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Upstream Online: Shell learns from Prelude challenges?

Upstream Online: Shell learns from Prelude challenges

Shell is currently in the process of ramping up its Prelude floating liquefied natural gas development off Western Australia, but the ambitious project …

Extract ends

Printed below are extracts from recent postings on our Shell Blog relating to the above Upstream Online article and its interview with Shell VP Prelude, Bob Jager.

Posting on 19 August 2019

I would be interested to know the content of the article just published by Upstream Online about the Prelude FLNG problems?

What I do know is that Prelude is still having difficulties in with the processed volumes of any of the three streams of product, LNG, LPG and condensate.

I have been monitoring the Marine Traffic web site with Prelude as the target. The offtake tankers, LNG or condensate, can be seen hanging around but at a greater distance from Prelude making it not as easy to keep track of as in previous occasions. The latest LNG tanker, Symphonic Breeze, has been nearby for nearly a week waiting for its nominated cargo. The demurrage costs must be quite high by now as the “notice of readiness” will have been tabled on arrival.

The pressure on the Prelude Operational Staff must be intense and unrelenting, so much for a plug and play project that Brinded made so much noise about.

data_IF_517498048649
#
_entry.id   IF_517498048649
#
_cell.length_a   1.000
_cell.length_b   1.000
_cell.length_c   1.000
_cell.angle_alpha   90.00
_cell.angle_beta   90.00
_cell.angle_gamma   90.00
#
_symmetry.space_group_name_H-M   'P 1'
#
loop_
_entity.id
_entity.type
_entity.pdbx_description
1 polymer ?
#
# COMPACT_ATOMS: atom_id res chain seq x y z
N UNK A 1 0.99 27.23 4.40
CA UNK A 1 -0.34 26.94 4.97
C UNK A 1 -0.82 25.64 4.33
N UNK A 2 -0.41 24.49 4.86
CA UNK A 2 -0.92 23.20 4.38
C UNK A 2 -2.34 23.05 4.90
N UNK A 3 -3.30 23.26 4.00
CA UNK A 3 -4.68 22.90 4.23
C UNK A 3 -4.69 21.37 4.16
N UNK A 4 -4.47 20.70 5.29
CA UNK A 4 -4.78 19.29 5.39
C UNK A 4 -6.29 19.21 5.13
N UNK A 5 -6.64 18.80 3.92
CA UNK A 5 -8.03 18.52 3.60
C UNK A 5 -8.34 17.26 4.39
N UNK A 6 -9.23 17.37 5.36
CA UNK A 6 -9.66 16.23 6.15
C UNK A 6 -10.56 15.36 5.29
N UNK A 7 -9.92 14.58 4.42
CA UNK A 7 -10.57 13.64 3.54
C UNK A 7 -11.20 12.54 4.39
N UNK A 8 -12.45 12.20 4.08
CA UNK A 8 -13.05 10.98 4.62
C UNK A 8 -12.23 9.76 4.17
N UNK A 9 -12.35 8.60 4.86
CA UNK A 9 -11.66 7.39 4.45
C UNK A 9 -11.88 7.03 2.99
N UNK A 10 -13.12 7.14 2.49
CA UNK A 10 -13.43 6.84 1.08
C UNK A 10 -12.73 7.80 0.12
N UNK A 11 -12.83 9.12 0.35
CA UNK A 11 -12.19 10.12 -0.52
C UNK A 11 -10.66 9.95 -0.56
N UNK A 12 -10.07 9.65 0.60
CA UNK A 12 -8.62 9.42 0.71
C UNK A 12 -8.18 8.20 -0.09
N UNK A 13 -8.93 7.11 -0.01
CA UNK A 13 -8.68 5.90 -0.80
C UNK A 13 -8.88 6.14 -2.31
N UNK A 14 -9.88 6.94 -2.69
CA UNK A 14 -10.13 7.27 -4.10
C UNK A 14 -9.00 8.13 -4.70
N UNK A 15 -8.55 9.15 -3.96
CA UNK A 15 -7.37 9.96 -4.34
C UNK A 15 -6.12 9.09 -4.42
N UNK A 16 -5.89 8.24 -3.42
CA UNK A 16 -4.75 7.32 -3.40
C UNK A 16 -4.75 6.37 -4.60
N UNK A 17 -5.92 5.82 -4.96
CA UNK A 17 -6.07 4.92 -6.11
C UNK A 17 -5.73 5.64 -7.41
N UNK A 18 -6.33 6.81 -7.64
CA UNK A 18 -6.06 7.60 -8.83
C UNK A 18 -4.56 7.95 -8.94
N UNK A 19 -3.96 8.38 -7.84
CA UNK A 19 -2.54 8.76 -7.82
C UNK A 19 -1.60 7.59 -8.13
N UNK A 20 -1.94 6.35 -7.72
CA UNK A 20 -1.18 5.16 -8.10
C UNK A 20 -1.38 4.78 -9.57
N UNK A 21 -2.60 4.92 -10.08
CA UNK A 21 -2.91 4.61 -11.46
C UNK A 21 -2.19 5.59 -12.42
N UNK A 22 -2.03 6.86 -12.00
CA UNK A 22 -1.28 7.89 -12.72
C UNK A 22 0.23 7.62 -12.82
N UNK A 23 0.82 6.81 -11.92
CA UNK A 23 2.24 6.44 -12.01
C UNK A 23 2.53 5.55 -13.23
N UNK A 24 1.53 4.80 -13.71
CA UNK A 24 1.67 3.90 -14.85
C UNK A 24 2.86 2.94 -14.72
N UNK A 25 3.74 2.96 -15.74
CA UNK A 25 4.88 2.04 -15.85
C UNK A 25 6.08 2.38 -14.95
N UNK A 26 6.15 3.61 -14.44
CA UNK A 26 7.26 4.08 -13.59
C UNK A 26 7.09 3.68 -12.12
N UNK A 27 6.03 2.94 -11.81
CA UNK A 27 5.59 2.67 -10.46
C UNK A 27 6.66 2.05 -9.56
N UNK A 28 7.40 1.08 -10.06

Posting on 22 August 2019

More on Prelude article in Upstream.

I’m stunned by what can only be described as idiotic statements. Nothing like the utopia of self-aggrandisement without verification. What is Jagers’ level of technical and operational capabilities? I recall similar rhetoric from BG Group charlatans, with the “best in class” mentality and use of the most overstated expression ever to be used outside the education sector, all aimed at pleasing their taskmasters.

Ramp-up of Prelude and what Jager hopes will be decades of “uneventful” and “boring” operation.

“This will be a state where little or nothing happens. We have few if any alarms, no surprises and where things are running like clock work and we are effectively in autopilot,” he said.

“We will know when we have succeeded in this ambition because Prelude will be recognised as the most boring asset in Shell global portfolio our people will refer to it as the safest and most desirable place to work, and when the rest of the industry is knocking on our door to find out how we have achieved such a best in class outcome, especially for a facility as complex and unique as Prelude.”

Posting on 22 August 2019

Further to Bogus Group’s post yesterday. I am absolutely appalled that a Senior Executive of Royal Dutch Shell plc should spout so much nonsense concerning the Prelude installation. The statement is redolent of Malcolm Brinded and his ‘Touch F*ck All’ policy, which led to the deaths of Keith Moncrieff and Sean McCue on Brent Bravo on 11th September 2003. What is boring is the continuous misleading spin and blather from the top of this company and their lackadaisical approach to safety. ‘Chronic Unease’ is a well known expression in the Oil and Gas Industry, and that state of mind is far from boring or routine. In fact nothing is either boring or routine in Oil and Gas operations. Rob Jager moved last year to the post of VP Prelude after spending thirteen years as Country Chair and VP for Shell New Zealand/Shell Taranaki, after Shell announced the sale of its New Zealand interests in March 2018. Jager clearly previously has spent too much time being ‘laid back’ in the fantasy land of Lord of the Rings, marvelling at New Zealand’s scenery and wondering who will be entertaining him for his next luxury seafood dinner accompanied by a glass of chilled expensive New Zealand Sauvignon Blanc.

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